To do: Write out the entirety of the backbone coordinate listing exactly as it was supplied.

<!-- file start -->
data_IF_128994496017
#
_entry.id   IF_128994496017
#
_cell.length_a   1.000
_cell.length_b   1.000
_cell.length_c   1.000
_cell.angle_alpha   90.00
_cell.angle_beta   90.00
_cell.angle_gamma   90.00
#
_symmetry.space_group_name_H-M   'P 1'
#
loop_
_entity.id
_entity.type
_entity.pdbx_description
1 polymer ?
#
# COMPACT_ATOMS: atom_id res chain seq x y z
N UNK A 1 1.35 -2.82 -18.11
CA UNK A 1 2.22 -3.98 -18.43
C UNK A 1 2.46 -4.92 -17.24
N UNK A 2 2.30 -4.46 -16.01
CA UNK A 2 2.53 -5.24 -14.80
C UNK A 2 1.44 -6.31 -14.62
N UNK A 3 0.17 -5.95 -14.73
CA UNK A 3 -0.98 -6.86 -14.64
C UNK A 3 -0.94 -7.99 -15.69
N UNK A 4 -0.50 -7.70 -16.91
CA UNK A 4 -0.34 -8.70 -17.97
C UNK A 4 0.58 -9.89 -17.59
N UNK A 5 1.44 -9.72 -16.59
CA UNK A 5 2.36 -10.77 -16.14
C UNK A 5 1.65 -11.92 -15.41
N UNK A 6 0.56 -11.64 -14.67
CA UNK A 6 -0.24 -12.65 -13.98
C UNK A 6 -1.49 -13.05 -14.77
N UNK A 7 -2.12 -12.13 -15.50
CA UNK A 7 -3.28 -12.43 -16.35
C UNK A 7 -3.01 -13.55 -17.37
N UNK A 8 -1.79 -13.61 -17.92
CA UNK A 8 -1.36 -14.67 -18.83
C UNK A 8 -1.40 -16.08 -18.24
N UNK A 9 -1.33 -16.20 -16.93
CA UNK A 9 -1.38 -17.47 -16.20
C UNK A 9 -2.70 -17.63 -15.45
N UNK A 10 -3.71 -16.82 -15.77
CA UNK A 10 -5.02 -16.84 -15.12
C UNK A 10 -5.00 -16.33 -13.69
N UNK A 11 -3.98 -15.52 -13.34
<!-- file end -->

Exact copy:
data_IF_128994496017
#
_entry.id   IF_128994496017
#
_cell.length_a   1.000
_cell.length_b   1.000
_cell.length_c   1.000
_cell.angle_alpha   90.00
_cell.angle_beta   90.00
_cell.angle_gamma   90.00
#
_symmetry.space_group_name_H-M   'P 1'
#
loop_
_entity.id
_entity.type
_entity.pdbx_description
1 polymer ?
#
# COMPACT_ATOMS: atom_id res chain seq x y z
N UNK A 1 1.35 -2.82 -18.11
CA UNK A 1 2.22 -3.98 -18.43
C UNK A 1 2.46 -4.92 -17.24
N UNK A 2 2.30 -4.46 -16.01
CA UNK A 2 2.53 -5.24 -14.80
C UNK A 2 1.44 -6.31 -14.62
N UNK A 3 0.17 -5.95 -14.73
CA UNK A 3 -0.98 -6.86 -14.64
C UNK A 3 -0.94 -7.99 -15.69
N UNK A 4 -0.50 -7.70 -16.91
CA UNK A 4 -0.34 -8.70 -17.97
C UNK A 4 0.58 -9.89 -17.59
N UNK A 5 1.44 -9.72 -16.59
CA UNK A 5 2.36 -10.77 -16.14
C UNK A 5 1.65 -11.92 -15.41
N UNK A 6 0.56 -11.64 -14.67
CA UNK A 6 -0.24 -12.65 -13.98
C UNK A 6 -1.49 -13.05 -14.77
N UNK A 7 -2.12 -12.13 -15.50
CA UNK A 7 -3.28 -12.43 -16.35
C UNK A 7 -3.01 -13.55 -17.37
N UNK A 8 -1.79 -13.61 -17.92
CA UNK A 8 -1.36 -14.67 -18.83
C UNK A 8 -1.40 -16.08 -18.24
N UNK A 9 -1.33 -16.20 -16.93
CA UNK A 9 -1.38 -17.47 -16.20
C UNK A 9 -2.70 -17.63 -15.45
N UNK A 10 -3.71 -16.82 -15.77
CA UNK A 10 -5.02 -16.84 -15.12
C UNK A 10 -5.00 -16.33 -13.69
N UNK A 11 -3.98 -15.52 -13.34